The Niagara Region’s Unemployment Problem

The Niagara Region’s current unemployment rate stands at 8.7%, significantly higher than Ontario’s 5.5% and the national average of 6.1%.

This disparity has sparked concern and criticism towards MP Chris Bittle and his government’s immigration policies, which the I and others argue exacerbates local job market challenges by increasing competition for a limited number of jobs. Several of Chris Bittle and his government programs and initiatives are designed to support ONLY newcomers and are seen as contributing to the problem.

These include;

1. Ontario Immigrant Nominee Program (OINP): This program allows the province to nominate individuals for permanent residency based on their skills and experience. It targets workers in critical sectors experiencing labor shortages, such as healthcare and information technology​.

2. Removing Unfair Work Barriers: The Ontario government is working to eliminate barriers for internationally-trained professionals. This includes banning the requirement for Canadian work experience in job postings and application forms, which helps immigrants who have relevant experience from their home countries to qualify for jobs more easily​.

3. Job Training and Language Programs: Ontario offers various free training programs to help newcomers develop job-specific skills and language proficiency. These initiatives aim to align immigrants’ qualifications with the demands of the local job market, enhancing their employability​.

4. Support for Skilled Immigrants: The government has invested in programs to assist skilled immigrants in obtaining the necessary credentials and licenses to practice their professions in Ontario. This includes initiatives for faster recognition of foreign credentials and providing financial support for retraining​.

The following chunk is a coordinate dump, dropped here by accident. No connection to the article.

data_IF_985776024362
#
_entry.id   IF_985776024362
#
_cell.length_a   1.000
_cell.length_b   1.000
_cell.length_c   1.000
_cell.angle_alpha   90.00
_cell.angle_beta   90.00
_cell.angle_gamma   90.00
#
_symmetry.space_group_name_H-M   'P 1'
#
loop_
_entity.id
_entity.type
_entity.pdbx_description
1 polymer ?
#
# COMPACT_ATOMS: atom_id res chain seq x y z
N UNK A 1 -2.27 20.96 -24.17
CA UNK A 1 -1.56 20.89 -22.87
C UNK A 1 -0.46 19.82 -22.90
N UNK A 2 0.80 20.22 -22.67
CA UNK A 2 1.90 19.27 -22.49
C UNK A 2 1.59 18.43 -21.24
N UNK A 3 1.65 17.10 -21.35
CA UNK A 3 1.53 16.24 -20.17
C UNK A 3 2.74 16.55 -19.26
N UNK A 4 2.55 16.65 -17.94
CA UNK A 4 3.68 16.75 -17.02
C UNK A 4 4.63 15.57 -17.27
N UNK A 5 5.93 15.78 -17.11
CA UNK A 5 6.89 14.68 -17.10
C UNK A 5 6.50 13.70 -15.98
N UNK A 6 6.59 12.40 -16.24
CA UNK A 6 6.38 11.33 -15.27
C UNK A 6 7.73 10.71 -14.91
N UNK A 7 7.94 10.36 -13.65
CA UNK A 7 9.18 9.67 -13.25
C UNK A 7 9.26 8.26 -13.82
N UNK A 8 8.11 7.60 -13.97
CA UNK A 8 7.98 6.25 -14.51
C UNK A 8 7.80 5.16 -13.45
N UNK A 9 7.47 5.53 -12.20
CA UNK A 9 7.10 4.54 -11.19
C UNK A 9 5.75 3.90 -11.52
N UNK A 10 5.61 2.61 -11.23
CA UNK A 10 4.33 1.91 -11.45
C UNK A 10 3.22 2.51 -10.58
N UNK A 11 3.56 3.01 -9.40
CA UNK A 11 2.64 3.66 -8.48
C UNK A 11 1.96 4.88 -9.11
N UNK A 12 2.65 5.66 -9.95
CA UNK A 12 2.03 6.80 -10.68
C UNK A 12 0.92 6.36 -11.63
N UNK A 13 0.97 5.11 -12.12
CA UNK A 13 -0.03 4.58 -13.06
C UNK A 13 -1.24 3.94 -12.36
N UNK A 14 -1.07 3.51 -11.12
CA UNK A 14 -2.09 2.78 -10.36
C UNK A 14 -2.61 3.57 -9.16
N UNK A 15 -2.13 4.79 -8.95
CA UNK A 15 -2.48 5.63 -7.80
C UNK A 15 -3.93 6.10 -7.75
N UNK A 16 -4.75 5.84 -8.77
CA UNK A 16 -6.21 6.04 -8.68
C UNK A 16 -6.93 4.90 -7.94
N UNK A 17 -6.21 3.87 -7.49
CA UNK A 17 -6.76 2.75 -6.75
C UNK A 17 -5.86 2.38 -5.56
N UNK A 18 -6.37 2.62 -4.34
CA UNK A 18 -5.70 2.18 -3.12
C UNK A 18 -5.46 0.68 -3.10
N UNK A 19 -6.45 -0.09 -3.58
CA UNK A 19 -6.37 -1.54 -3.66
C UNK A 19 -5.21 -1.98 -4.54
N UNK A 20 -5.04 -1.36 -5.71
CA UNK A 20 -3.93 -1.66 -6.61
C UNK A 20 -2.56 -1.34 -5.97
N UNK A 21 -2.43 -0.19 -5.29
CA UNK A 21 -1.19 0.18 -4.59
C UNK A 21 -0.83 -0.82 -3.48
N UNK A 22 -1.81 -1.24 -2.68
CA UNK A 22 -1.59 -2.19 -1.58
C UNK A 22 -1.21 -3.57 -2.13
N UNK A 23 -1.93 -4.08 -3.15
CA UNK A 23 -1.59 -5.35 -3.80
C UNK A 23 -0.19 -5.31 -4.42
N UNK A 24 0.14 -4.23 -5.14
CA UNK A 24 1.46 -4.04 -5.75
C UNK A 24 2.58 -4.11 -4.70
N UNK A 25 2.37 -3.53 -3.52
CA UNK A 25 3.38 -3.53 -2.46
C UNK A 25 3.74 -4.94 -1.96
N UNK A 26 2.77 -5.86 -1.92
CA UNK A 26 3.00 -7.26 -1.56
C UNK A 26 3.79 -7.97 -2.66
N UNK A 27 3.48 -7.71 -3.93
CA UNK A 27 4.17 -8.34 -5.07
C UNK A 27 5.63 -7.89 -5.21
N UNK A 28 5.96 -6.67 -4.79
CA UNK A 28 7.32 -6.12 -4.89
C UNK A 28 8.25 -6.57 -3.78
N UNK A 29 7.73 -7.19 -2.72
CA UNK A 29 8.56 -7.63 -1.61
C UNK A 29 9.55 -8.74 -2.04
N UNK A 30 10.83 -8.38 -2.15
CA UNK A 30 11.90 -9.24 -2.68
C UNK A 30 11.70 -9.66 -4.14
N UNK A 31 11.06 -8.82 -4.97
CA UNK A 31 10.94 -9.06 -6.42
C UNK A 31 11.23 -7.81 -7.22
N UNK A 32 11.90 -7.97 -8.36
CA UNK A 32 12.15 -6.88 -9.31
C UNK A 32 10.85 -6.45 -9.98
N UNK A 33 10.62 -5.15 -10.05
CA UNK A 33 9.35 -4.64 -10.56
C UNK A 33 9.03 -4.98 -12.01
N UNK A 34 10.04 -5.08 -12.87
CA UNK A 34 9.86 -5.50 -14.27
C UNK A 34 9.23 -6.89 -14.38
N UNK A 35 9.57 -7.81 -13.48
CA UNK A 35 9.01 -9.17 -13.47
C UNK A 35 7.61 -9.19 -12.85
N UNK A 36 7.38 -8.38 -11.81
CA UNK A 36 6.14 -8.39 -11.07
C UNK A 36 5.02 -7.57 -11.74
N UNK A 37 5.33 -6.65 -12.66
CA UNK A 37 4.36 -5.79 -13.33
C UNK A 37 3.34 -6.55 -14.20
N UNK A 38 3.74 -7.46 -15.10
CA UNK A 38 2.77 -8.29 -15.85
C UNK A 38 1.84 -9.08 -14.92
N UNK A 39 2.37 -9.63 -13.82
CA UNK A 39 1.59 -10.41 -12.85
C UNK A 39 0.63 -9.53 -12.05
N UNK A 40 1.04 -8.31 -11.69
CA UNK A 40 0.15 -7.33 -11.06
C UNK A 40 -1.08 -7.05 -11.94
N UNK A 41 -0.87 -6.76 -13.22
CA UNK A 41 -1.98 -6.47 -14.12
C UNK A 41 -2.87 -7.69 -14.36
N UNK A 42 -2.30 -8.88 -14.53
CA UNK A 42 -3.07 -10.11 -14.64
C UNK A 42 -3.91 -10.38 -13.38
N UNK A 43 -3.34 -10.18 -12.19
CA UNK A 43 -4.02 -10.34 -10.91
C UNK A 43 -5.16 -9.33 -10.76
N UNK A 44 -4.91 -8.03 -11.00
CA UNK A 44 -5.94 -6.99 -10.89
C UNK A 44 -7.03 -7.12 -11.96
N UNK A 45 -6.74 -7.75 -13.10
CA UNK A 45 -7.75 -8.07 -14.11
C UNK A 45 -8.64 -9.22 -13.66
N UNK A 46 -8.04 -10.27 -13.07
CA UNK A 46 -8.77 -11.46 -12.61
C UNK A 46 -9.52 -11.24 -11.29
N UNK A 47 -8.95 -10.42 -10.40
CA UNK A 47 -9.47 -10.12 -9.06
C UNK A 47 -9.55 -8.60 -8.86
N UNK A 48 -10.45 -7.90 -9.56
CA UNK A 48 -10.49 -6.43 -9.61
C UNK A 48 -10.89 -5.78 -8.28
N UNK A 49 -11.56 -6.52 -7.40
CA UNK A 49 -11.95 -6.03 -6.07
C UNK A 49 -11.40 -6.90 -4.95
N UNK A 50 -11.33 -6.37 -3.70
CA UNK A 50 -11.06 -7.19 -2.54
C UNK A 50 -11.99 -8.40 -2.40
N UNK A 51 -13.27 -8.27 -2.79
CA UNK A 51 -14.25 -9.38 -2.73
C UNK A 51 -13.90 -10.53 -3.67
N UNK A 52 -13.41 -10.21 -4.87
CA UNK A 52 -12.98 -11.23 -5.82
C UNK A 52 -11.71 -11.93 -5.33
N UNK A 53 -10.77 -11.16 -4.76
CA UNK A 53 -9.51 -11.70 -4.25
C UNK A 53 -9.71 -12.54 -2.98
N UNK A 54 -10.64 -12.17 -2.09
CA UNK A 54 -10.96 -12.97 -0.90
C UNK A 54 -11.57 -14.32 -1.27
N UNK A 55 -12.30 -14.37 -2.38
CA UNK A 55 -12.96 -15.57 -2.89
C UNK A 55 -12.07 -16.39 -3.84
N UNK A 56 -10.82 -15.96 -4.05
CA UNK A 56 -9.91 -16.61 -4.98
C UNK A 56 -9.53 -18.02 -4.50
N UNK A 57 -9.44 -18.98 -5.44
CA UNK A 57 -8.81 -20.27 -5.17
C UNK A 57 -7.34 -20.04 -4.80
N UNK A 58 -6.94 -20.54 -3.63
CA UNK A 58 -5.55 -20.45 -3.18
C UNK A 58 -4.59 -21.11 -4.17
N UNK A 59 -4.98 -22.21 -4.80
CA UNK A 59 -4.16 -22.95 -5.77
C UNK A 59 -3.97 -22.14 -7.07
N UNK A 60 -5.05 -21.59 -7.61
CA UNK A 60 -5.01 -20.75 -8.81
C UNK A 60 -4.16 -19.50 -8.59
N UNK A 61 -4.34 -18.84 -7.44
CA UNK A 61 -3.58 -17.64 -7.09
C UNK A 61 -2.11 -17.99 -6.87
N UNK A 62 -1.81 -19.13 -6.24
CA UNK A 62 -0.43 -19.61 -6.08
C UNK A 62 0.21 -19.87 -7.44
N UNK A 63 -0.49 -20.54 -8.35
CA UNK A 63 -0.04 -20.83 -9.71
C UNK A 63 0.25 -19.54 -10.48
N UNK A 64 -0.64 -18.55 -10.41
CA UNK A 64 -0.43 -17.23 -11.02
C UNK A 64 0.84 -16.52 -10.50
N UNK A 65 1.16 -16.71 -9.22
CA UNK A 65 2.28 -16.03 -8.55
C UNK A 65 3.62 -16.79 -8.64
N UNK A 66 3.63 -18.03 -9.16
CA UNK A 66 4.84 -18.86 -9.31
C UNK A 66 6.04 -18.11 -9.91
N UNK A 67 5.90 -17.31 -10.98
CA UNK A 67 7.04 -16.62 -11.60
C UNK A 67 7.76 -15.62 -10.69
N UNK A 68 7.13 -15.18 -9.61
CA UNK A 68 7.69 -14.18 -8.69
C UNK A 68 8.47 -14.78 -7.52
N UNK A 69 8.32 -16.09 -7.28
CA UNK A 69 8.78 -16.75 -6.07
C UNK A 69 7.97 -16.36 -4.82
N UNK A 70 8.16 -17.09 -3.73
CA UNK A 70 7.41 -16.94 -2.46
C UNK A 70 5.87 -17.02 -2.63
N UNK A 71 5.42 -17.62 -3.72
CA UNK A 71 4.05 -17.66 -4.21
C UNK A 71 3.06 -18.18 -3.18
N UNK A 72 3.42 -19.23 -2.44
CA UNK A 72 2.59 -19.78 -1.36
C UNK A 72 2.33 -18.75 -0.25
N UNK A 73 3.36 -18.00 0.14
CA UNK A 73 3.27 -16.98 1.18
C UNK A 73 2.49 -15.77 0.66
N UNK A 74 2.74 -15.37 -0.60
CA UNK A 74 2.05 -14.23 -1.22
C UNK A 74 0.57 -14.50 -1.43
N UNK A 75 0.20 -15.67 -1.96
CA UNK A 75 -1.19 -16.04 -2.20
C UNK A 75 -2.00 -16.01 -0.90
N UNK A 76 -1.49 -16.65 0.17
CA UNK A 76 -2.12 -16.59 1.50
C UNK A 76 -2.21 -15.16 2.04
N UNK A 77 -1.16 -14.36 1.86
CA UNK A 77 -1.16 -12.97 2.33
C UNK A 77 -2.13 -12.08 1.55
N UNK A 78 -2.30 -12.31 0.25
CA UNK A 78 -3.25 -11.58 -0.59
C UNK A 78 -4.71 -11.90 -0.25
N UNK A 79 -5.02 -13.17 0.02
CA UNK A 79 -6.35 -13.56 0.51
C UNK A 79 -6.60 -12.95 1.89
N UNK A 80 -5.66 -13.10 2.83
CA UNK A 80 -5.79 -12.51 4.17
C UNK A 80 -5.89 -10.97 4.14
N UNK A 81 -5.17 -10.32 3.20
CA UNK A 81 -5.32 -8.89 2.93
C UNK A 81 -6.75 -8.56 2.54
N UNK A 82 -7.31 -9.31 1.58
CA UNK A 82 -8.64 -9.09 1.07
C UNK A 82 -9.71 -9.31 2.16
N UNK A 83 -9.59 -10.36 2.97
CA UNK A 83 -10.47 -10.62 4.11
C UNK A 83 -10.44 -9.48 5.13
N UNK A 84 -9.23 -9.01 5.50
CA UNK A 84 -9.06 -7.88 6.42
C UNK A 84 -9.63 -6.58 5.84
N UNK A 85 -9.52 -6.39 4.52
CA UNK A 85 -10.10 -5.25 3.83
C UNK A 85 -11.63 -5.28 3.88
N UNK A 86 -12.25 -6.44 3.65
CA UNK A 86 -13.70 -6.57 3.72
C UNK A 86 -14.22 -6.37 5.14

5. Targeted Job Matching Services: Ontario provides specialized job matching and employment services for newcomers. These services connect immigrants with employers looking for their specific skills and help them navigate the job market more effectively.

  • 2014: 260,404
  • 2015: 271,845
  • 2016: 296,346
  • 2017: 286,500
  • 2018: 321,055
  • 2019: 341,180
  • 2020: 341,000
  • 2021: 184,000
  • 2022: 401,000
  • 2023: 405,000

The continuous influx of newcomers, especially in St. Catharines and Southern Ontario as a whole has intensified the competition for jobs, making it harder for local workers to find and retain employment. I call for a limited and temporary halt to immigration until the job market stabilizes and the economy improves.

I argue that Chris Bittle and his government must prioritize the employment needs of Canadians, particularly in regions like Niagara where unemployment rates are high. They should be advocating for policies that support local workers, create fair-paying jobs and foster economic stability before welcoming any more newcomers.

I encourage open dialogue on this issue, emphasizing that all perspectives should be respected and considered in the debate on immigration and employment policies.

My platform seeks to ensure that the voices of local workers are heard and addressed in the formulation of government policies.